The allure of a quinceañera for teenage girls is the stuff, the attention and the feeling of collective adoration from their family and friends. Is it an outdated tradition with misogynistic roots? Yes, completely. Will it ever go out of style? No, I don’t think so.
The quinceañera is not just a party or a debut into society for a young lady of marriageable age. It is an industry with lots of stakeholders comparable to the wedding industry. Because let’s be honest here, a quinceañera and a wedding have way more similarities than differences. And just like weddings, quinceañeras are here to stay.
People love a party and a quinceañera is a party on crack. There is church, a procession, pageantry, synchronized dancing, and of course, glamour and drama. It is the stuff that literally movies, documentaries, and TV shows are made of and have been made of.
For this week’s podcast we interview Jesse Garcia, the star of Quinceañera, the movie from 2006. This movie was released when I was working as a choreographer for a company called Sueños de Quinceañera. I did not have a quince. I had never even been to a quince before starting to choreograph for them. This job, this movie, and all of the subsequent shows like My Super Sweet Sixteen on MTV, were my indoctrination into an a segment of Latino teen life that I had not been aware of.
We talked with Jesse a little bit about quinceañeras, but mostly we talked about the movie. Enjoy!
Did you have a quinceañera?
Will your daughter(s) have one?
Would love to hear from you!
Alex and I both have bicultural children. We are always trying to figure out how to instill in them the cultural traditions and cultural identity that we grew up with. It’s hard. Our kids are growing up in a different world. One in which we have to re-educate ourselves regarding terms like Latinidad.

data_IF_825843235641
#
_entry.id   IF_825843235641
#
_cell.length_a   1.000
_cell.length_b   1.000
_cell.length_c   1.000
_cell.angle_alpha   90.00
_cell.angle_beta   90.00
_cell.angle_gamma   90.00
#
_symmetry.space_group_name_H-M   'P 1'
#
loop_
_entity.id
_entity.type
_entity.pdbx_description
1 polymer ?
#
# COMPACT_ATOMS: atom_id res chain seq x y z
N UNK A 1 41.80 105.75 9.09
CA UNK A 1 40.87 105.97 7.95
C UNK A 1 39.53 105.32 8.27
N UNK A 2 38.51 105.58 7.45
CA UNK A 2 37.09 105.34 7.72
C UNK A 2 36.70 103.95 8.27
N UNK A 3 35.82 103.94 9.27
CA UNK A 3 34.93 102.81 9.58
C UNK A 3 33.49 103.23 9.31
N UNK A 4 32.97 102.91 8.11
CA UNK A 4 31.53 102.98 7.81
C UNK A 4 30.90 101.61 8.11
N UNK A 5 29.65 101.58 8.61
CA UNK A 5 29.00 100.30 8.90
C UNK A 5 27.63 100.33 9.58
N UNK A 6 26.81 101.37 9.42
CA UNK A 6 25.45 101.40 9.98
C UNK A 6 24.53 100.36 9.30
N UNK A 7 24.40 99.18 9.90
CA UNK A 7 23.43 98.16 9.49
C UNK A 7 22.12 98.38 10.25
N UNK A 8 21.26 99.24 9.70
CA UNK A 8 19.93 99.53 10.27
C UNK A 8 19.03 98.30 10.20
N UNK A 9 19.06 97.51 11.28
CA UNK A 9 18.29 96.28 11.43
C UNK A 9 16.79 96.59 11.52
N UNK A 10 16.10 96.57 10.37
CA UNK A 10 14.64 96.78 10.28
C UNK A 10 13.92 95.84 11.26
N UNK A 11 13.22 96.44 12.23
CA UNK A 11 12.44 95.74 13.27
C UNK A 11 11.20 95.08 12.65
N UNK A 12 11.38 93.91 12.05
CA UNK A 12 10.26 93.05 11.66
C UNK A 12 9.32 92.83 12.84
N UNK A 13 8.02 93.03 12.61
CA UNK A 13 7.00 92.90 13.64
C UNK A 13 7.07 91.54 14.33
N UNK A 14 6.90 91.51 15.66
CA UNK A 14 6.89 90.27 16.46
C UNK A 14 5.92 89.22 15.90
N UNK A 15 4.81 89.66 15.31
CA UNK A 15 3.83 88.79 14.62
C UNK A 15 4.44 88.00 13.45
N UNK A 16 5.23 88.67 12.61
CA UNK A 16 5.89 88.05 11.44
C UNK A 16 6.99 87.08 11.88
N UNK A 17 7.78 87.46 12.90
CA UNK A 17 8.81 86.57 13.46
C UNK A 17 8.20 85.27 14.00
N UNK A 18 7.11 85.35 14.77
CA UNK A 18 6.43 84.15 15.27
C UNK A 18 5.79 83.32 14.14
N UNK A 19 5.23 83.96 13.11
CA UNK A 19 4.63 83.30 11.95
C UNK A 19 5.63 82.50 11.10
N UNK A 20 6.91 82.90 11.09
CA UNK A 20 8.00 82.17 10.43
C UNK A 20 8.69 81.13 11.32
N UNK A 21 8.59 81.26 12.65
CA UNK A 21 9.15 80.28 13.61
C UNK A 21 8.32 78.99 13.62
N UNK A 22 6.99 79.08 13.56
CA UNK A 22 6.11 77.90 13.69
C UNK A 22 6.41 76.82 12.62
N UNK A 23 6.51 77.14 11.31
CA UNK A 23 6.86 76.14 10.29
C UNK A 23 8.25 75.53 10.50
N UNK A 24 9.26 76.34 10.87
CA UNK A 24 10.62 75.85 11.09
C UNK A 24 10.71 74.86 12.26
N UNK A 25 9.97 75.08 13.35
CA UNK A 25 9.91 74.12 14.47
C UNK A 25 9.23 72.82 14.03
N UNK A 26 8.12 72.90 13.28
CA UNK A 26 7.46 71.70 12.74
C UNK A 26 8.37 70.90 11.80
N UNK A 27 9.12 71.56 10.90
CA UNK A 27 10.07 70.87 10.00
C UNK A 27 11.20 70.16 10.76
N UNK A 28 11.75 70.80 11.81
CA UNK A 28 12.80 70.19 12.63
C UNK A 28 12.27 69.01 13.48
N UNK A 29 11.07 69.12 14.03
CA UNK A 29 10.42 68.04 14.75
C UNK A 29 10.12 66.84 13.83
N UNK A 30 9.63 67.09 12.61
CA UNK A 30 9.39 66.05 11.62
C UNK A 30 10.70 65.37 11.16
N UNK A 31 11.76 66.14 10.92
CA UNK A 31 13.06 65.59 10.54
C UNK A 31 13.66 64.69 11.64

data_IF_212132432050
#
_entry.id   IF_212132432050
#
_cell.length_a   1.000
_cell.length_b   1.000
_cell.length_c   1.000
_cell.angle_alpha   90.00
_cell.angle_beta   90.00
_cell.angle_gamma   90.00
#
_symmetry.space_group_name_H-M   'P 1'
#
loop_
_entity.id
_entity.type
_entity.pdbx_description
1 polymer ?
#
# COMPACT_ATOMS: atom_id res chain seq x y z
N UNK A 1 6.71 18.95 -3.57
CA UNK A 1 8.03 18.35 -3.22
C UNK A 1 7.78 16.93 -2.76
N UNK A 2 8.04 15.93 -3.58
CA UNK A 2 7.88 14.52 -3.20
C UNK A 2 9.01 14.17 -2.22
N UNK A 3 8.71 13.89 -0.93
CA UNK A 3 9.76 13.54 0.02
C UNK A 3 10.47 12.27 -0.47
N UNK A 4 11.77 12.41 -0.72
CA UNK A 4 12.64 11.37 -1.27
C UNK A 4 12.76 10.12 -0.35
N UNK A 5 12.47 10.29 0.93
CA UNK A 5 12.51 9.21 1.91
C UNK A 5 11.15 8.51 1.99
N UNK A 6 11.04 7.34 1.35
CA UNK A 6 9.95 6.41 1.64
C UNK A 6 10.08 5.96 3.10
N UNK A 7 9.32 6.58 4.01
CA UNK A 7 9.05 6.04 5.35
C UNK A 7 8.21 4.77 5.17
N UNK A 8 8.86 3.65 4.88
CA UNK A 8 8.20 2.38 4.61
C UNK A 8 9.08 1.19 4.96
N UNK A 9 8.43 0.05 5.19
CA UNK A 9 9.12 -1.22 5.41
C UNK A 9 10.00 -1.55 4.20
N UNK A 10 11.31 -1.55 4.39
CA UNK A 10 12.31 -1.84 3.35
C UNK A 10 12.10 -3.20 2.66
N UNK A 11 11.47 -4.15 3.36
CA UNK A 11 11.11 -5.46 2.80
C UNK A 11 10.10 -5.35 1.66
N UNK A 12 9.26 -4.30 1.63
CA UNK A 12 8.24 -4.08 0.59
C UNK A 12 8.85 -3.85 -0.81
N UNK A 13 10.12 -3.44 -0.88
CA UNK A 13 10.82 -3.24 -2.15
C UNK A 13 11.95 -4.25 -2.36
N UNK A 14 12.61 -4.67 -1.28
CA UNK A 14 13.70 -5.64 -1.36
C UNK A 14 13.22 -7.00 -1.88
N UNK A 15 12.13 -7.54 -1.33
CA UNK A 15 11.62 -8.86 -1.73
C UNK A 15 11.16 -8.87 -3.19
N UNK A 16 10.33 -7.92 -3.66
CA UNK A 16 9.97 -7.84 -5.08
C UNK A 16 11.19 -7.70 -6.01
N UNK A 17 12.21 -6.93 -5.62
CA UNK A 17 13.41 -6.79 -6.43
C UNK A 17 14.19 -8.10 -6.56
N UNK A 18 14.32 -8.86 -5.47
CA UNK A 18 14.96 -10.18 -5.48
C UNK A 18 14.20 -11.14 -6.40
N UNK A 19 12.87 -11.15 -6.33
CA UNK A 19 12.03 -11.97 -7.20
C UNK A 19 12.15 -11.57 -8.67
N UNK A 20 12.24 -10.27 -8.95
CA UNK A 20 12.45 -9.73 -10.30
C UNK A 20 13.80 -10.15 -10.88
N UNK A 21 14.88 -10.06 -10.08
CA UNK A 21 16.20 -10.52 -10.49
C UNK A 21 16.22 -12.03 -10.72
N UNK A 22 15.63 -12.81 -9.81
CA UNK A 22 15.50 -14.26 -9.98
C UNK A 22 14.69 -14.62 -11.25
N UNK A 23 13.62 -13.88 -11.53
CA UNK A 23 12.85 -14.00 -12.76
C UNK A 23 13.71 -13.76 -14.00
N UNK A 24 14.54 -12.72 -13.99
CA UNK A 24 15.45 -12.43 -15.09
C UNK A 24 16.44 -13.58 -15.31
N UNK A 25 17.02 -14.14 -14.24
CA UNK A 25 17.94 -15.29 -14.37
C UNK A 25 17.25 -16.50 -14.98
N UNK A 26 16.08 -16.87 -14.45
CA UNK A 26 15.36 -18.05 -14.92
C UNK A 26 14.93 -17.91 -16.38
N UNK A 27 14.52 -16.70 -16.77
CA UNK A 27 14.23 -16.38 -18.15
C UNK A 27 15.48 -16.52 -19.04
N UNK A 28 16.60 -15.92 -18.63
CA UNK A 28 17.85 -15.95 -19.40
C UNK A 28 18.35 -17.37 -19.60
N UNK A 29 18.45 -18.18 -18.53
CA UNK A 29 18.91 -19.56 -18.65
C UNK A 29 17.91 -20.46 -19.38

I like the word Latinidad because to me it sounds very similar to La Unidad, unity. But apparently I am totally wrong about this because as I’ve researched this term and have learned about how it has been used, I have come to realize that it is just another umbrella term that does not quiet encompass the diversity that exists in the Latin American diaspora. This umbrella term just assumes that we are the same type of demographic and this could not be further from the truth.
Politicians, marketers, content creators want to speak to us and appeal to us because we are a fast growing population who will soon be approaching our peak earning years. Having a term like Latino, makes it easy for them, the people in power, the patriarchy, however you want to call it, to put a very diverse population into a very neat little box. The real question here is: is it easier on us to be or become Latinos in the US or is it just another confusing term of identity we have to adapt to and learn to be a part of?
Honestly it’s both easier and confusing. It is easy in the sense that I can just say that I am Latina and most people know what I am talking about, and what that kind of sort of means. Latino/a/x provides a point of reference mainstream America understands. It is more confusing though because it is added layer of identity. I have to be from my country of origin. I have to be American. I also have to be this hybrid Latino in the US that is a little bit of this and a little bit of that, depending on where in the US I reside.
If it is confusing for me, imagine how it is for my kids who happen to also be bicultural. This is my challenge as a mom. How will I teach my children about all of the spaces that they inhabit?
How do you explain Latinidad to your kids?
Is this a term you identify with?
Would love to hear from you!
Wendy writes blog posts that turn into conversations for the Mamá Cita Podcast.